Does This Mean the CRP Test is Useless?
No. This doesn’t mean CRP is useless. It just means that users need to understand what they are looking at when they see an hsCRP test result.
Right now, preventive standards are slowly de-emphasizing LDL and focusing more on a generalized risk assessment (including inflammation assessment). The ACC/ADA prevention standard now gives a moderate (IIb) value to hsCRP. There is also a growing acknowledgment of newer methods of plaque detection, such as the coronary calcium score.
Sadly, it’s still too early for the standards committee to adopt more definitive techniques like CT angiography and CIMT. Standards processes do take decades before they enact a significant change.
Familial Hypercholesterolemia: An Indicator of the Relative Importance of LDL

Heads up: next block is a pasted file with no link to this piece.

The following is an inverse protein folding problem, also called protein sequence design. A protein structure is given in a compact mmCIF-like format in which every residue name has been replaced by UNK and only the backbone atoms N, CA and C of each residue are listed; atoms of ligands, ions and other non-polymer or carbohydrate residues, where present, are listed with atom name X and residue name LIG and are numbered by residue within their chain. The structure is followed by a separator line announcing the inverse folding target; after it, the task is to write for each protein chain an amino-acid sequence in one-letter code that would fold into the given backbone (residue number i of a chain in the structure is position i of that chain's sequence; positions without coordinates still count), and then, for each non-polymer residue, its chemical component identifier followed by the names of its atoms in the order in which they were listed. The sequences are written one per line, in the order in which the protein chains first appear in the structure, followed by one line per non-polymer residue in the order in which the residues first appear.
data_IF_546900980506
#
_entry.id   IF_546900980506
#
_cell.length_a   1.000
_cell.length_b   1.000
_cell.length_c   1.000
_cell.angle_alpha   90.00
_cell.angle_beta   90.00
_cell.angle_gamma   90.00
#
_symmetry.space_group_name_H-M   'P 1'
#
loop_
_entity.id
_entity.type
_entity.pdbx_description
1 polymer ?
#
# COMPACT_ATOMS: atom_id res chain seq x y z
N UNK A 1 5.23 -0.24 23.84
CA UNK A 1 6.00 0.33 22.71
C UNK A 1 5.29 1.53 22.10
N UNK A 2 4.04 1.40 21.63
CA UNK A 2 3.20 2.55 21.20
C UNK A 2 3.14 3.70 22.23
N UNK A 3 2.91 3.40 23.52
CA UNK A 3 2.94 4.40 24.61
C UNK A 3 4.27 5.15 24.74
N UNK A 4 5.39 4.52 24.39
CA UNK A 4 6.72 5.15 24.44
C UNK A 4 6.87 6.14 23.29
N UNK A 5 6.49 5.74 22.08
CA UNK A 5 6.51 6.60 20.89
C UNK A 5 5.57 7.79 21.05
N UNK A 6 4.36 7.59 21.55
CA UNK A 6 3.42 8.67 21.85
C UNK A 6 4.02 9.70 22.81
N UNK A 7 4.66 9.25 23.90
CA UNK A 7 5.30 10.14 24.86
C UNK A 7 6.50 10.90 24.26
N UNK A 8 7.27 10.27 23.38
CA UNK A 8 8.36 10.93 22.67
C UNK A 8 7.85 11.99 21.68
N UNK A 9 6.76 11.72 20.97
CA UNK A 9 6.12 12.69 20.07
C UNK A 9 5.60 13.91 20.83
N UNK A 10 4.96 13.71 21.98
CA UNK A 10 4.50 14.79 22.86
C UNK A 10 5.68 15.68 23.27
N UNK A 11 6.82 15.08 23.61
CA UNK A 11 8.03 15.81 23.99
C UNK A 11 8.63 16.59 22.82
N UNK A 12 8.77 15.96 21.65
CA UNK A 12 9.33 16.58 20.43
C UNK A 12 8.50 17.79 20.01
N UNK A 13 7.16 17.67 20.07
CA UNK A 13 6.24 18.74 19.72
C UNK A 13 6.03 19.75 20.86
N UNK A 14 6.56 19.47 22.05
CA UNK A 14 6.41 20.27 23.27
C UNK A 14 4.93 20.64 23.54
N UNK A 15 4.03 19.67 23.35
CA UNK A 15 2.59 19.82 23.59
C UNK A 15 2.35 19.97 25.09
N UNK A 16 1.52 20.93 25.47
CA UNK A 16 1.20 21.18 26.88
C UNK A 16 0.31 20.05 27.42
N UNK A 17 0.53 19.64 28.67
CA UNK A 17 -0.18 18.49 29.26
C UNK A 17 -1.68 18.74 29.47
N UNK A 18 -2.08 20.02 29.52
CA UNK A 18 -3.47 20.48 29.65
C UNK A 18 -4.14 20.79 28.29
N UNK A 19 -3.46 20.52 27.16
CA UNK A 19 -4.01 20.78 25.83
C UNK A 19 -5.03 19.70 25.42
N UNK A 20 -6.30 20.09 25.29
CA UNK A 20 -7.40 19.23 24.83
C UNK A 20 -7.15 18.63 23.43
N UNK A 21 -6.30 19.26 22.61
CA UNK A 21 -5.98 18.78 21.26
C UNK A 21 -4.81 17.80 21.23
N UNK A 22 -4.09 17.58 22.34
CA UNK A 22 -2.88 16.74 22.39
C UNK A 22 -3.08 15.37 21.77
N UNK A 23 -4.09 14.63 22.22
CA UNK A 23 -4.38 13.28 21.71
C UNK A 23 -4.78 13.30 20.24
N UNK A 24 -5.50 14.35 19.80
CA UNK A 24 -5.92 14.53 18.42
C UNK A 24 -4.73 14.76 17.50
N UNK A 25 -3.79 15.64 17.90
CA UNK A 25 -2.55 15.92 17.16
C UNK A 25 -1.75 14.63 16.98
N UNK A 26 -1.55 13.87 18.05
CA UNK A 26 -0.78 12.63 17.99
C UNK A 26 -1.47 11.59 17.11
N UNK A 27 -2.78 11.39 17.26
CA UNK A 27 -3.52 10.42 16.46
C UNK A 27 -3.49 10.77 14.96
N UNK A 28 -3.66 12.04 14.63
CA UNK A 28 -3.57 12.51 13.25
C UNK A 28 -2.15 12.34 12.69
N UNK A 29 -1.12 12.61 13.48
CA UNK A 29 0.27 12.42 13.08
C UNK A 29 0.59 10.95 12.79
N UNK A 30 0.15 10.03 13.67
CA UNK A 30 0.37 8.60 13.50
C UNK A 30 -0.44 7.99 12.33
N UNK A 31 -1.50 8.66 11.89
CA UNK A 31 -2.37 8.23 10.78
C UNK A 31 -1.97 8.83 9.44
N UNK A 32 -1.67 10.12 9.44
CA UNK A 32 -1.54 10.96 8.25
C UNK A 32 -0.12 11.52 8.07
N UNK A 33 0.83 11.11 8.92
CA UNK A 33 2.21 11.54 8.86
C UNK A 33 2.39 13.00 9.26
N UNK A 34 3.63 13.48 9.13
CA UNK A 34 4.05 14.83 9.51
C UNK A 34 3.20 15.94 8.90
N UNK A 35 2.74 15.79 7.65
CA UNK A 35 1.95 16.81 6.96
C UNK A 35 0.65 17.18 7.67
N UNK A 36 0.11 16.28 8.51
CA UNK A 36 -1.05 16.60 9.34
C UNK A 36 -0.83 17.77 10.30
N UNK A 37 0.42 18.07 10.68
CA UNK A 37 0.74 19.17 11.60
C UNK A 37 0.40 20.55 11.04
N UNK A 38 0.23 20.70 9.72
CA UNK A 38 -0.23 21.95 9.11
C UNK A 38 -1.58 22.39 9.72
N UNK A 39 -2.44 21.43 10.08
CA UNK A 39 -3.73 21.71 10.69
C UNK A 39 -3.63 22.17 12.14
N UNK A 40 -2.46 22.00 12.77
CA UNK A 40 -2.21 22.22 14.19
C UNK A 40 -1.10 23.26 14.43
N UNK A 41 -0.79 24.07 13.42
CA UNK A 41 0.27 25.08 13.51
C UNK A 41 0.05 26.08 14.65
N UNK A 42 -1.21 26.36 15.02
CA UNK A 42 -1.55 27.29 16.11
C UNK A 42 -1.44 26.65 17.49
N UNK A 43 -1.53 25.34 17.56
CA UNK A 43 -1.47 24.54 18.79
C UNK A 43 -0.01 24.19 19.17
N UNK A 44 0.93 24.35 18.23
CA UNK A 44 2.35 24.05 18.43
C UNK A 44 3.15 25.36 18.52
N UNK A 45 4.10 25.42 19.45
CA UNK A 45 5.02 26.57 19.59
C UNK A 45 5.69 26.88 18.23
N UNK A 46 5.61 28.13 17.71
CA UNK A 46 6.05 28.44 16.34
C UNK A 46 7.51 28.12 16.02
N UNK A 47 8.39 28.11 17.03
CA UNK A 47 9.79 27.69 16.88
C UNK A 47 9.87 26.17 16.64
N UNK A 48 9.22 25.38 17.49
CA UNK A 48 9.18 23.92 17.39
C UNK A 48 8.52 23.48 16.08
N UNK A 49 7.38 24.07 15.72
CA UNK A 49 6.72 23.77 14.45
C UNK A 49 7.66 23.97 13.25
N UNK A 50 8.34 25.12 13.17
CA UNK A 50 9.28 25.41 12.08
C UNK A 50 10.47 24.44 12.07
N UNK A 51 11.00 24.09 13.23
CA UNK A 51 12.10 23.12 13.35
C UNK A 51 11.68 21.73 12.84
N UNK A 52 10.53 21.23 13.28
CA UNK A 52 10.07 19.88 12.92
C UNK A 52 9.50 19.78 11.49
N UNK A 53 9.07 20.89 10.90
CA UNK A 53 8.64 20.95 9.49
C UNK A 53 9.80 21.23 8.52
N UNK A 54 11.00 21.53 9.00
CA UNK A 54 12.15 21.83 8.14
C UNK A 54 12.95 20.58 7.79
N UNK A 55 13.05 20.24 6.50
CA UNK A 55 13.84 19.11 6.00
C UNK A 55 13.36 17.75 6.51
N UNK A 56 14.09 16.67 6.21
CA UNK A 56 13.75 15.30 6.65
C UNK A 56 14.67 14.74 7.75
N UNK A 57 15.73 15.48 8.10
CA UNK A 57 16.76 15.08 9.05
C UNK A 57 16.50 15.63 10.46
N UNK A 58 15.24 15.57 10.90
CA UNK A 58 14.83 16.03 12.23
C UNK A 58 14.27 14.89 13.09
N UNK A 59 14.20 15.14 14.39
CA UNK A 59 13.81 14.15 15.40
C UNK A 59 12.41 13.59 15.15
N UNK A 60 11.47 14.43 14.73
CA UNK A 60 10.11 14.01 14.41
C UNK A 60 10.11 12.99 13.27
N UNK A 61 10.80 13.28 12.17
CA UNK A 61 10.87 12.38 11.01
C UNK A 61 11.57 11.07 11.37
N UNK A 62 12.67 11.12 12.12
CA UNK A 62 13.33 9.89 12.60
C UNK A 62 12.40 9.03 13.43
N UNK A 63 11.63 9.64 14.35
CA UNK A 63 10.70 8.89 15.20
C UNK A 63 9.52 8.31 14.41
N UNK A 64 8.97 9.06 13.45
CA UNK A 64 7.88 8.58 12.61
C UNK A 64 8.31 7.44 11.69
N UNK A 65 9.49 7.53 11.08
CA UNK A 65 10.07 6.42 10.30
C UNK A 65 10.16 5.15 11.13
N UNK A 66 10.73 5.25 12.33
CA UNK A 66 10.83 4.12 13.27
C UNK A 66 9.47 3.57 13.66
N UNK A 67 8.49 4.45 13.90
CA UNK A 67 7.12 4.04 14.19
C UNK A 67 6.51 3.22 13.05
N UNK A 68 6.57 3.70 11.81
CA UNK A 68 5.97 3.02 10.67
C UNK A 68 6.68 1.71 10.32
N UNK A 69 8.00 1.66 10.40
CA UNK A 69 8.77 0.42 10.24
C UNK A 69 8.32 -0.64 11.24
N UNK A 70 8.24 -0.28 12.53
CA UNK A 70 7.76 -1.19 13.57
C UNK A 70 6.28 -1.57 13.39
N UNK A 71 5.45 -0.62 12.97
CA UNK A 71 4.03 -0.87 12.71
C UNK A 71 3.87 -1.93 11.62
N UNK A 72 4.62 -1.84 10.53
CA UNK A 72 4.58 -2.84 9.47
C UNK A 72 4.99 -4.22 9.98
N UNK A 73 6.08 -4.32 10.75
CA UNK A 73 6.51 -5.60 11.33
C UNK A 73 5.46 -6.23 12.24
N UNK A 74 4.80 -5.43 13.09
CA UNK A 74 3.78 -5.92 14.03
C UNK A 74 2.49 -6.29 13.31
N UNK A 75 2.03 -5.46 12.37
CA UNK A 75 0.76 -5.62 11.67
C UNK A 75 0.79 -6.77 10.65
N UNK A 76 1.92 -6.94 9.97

Familial hypercholesterolemia (FH) is a genetic disorder that results in the production of exceptionally high levels of LDL.
It’s underdiagnosed. Fewer than 1 in 200 have a diagnosis. And most families with FH cases remain undiagnosed and are unaware of their condition.
A patient with an LDL of 180 or above would be suspected to have FH. Genetic testing, although imperfect, can be considered for verification.
There are about 2,000 genetic variations that can cause FH, but genetic testing covers only a few. Those few variations account for only 80% of FH cases.
This means that a positive genetic test result can’t help the patient that much. Still, knowing there’s an FH gene in the family would help other family members understand the need for CV risk awareness and treatment.
Why did we talk about FH?
Because FH would help us understand the relative importance of LDL among CV risk factors. If LDL was the most potent driver of heart attacks and strokes, then patients with FH are likely to die younger, right?